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Arts May Not Figure in the Stimulus Bill, But (Arts) Education Does


by Jerome Weeks 12 Feb 2009

Also from Richard Kessler’s Dewey21c blog: Under the Senate package passed yesterday, K-12 schools, colleges and Prek programs would garner over $80 billion in stimulus funding. The total package came in at $838 billion which received only three Republican votes. In comparison, the House package is $819 billion and includes substantially more money for school […]

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Also from Richard Kessler’s Dewey21c blog:

Under the Senate package passed yesterday, K-12 schools, colleges and Prek programs would garner over $80 billion in stimulus funding.

The total package came in at $838 billion which received only three Republican votes. In comparison, the House package is $819 billion and includes substantially more money for school construction and direct aid to states. The two bills are being reconciled.

Originally, the Senate bill as approved by the Appropriations Committee last January included approximately $140 billion in education funding, about equal to the present House bill.

Only three Republicans voted for the bill yesterday: Sen. Olympia Snowe (Maine), Sen. Susan Collins (Maine), and Sen. Arlen Specter (Pennsylvania).

The House versus the Senate bills

The House bill would provide $14 billion for school construction and $79 billion for stabilization funding to the states, the majority of which is for education.

The Senate eliminated $16 billion in school construction funding included its original bill, and reduced the state stabilization line to $39 billion.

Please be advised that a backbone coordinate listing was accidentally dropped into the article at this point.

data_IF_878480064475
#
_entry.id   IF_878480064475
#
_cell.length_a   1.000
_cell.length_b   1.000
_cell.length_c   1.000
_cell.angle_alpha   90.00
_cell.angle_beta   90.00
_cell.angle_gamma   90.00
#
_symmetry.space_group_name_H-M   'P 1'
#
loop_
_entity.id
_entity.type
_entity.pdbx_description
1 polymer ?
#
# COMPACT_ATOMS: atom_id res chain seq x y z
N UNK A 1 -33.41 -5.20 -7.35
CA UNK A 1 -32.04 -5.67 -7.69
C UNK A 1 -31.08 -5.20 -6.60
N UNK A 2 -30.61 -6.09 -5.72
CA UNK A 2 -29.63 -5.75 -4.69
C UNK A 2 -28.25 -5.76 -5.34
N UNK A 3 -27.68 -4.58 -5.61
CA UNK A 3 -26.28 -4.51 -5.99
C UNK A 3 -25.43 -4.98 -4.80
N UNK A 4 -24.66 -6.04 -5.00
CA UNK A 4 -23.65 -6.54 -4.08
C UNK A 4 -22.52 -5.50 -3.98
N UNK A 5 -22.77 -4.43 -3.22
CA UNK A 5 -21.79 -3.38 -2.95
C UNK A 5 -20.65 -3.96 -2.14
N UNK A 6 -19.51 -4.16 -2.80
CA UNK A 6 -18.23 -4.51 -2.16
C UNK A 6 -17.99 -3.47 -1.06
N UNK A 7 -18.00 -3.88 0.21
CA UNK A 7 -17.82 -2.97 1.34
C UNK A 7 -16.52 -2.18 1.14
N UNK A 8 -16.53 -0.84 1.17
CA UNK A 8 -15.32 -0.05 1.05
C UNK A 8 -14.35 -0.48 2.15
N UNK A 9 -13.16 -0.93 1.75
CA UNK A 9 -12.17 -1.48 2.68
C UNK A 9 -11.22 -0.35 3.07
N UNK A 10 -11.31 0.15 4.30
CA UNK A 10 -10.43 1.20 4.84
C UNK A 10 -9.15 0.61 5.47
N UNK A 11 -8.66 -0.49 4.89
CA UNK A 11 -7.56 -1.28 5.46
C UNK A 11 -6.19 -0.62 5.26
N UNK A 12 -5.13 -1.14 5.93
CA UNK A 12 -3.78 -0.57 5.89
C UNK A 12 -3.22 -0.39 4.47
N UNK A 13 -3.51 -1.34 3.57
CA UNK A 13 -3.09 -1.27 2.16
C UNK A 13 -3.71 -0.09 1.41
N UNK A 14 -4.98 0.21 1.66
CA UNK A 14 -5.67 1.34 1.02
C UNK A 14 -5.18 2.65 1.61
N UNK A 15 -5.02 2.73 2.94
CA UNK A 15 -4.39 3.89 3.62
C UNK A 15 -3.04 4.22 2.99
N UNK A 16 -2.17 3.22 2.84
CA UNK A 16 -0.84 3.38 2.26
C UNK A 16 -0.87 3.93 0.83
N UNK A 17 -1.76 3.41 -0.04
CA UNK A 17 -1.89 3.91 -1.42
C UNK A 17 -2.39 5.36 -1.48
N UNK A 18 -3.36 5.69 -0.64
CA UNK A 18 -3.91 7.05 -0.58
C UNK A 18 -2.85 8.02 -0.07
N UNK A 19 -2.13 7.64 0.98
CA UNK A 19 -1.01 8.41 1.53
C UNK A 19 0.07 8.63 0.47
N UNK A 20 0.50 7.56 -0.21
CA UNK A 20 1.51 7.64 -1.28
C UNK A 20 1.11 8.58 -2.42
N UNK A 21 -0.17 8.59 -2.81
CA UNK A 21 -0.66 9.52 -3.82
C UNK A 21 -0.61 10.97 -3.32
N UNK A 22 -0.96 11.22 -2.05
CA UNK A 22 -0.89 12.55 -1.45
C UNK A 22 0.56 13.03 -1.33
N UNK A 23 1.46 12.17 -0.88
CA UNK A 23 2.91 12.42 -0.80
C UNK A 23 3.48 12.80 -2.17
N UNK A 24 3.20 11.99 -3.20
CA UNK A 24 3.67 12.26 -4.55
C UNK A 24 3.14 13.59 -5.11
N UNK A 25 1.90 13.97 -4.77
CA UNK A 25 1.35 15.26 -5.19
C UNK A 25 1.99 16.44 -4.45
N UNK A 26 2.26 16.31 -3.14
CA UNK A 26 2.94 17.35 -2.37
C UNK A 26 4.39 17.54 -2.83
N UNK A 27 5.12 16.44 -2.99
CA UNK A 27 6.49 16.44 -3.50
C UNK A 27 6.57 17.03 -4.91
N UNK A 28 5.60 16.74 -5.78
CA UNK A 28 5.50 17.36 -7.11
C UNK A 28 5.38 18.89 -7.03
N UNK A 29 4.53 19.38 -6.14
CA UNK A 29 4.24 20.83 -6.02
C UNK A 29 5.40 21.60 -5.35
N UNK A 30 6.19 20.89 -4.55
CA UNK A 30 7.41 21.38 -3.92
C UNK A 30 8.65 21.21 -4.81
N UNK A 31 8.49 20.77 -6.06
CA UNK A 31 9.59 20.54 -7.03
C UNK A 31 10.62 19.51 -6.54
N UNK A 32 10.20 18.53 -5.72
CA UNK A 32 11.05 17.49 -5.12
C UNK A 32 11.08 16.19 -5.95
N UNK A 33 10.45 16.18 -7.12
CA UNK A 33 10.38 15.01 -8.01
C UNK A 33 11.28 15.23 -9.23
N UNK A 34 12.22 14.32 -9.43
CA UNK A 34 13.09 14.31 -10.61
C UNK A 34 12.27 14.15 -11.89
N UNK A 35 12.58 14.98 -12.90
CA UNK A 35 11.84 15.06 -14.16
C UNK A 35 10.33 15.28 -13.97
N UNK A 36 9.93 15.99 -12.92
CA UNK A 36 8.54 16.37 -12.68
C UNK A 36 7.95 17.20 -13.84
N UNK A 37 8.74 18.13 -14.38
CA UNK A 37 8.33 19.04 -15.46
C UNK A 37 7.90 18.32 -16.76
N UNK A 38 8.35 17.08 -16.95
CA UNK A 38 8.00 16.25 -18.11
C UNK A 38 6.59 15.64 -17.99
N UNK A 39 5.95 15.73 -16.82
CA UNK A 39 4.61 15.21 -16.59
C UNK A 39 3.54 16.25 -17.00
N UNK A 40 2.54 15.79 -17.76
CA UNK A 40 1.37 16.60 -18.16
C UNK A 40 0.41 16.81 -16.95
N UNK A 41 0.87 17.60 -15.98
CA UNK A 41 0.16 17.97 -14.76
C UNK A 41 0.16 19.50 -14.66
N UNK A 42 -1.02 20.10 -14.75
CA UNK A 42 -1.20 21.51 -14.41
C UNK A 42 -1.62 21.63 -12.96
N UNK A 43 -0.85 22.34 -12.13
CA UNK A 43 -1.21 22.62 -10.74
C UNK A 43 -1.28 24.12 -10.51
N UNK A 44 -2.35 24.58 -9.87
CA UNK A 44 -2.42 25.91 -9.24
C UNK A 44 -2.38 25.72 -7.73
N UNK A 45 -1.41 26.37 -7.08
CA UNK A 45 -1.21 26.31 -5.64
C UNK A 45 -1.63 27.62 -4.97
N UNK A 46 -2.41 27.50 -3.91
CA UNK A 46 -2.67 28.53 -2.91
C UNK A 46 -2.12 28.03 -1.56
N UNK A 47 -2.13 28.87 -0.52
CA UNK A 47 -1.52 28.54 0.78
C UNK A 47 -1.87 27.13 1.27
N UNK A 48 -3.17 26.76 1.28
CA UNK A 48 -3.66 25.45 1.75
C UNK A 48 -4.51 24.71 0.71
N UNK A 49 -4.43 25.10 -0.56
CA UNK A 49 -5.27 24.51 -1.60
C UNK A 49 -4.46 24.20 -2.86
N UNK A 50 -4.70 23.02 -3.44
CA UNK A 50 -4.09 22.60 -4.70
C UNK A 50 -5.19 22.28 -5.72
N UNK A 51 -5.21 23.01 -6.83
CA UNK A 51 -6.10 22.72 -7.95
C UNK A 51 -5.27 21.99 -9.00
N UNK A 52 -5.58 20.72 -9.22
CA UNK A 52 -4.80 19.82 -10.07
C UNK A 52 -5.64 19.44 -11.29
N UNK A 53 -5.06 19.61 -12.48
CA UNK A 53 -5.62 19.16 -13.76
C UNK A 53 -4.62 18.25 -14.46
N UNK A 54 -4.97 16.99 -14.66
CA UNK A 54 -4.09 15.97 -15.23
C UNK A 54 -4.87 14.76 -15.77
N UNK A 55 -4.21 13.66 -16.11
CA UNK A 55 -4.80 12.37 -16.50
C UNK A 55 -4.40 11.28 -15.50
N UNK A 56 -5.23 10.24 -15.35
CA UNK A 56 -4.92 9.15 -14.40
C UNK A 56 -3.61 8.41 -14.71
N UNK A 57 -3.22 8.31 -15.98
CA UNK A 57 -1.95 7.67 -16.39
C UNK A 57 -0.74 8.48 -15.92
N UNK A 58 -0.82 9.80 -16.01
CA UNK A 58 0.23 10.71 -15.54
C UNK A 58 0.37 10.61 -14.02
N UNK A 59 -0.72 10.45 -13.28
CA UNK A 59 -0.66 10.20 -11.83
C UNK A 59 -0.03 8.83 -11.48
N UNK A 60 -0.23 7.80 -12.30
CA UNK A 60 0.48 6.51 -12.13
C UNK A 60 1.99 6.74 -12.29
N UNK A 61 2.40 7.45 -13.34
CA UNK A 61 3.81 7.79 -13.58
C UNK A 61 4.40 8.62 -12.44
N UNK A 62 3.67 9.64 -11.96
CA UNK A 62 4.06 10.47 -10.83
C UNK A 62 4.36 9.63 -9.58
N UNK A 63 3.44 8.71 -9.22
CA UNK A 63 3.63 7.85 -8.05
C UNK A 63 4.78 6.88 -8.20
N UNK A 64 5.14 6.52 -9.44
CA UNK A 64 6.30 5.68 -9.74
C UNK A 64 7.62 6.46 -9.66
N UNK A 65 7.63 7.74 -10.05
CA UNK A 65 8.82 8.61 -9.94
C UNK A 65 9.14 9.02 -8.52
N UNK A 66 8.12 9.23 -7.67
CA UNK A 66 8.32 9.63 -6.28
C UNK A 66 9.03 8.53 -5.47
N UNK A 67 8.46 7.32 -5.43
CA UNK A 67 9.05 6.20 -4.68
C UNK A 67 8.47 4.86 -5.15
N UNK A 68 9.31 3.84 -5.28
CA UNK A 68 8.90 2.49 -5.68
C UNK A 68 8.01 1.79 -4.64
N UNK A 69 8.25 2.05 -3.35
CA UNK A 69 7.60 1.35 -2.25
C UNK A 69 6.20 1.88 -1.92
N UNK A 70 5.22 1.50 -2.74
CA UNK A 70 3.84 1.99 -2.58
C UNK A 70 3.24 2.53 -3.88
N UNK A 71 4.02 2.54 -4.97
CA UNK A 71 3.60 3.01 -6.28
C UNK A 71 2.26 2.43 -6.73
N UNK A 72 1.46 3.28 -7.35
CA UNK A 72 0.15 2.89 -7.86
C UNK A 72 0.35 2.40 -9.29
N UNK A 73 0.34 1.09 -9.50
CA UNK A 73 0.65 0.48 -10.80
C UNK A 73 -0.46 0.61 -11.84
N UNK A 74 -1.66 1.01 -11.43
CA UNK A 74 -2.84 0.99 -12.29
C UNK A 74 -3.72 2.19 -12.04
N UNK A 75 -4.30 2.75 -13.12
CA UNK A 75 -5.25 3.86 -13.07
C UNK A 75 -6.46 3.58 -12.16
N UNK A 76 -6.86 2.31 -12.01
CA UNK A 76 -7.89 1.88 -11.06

The Senate and House measures would provide $1 billion for education technology.

A total of $2 billion in Title I money is in both the Senate and House versions, including school improvement grants to be used for schools failing to meet mandated targets in NCLB.

The Senate bill would cut to $12.4 billion the approximately $13 billion dedicated for Title I programs in the House bill for fiscal years 2009 and 2010.

The House’s version of the stabilization fund would include $15 billion in “incentive grants” for states, districts, and nonprofit organizations, and $25 billion in aid to states that could be used for a variety of purposes including education.

The Senate’s version of the state stabilization line would include $7.5 billion to states as grants to incentivize meeting certain school performance measures and funding for local districts and public colleges/universities, all distributed through existing state and federal formulas; and flexible funding that could be used for education and other purposes.

Head Start would receive about $1 billion in the Senate bill and $2.1 billion in the House version. “Teacher quality grants” to the states would be $50 million in the Senate; $100 million in the House.

The House bill has some other assorted and sundry items not included in the Senate bill: $250 million for state-run data systems; $25 million in funding for charter school facilities; and $200 million for the Teacher Incentive Fund, which funds alternative pay programs.

Importantly, the Senate bills would allow Secretary Arne Duncan to waive what is called “maintenance-of-effort provisions” for the Title I money, special education, and other education programs during fiscal years 2009 and 2010. Maintenance of efforts provisions require states to keep up past funding levels and not use the funding to offset reductions in their own spending.

Image from NYCEducator.com

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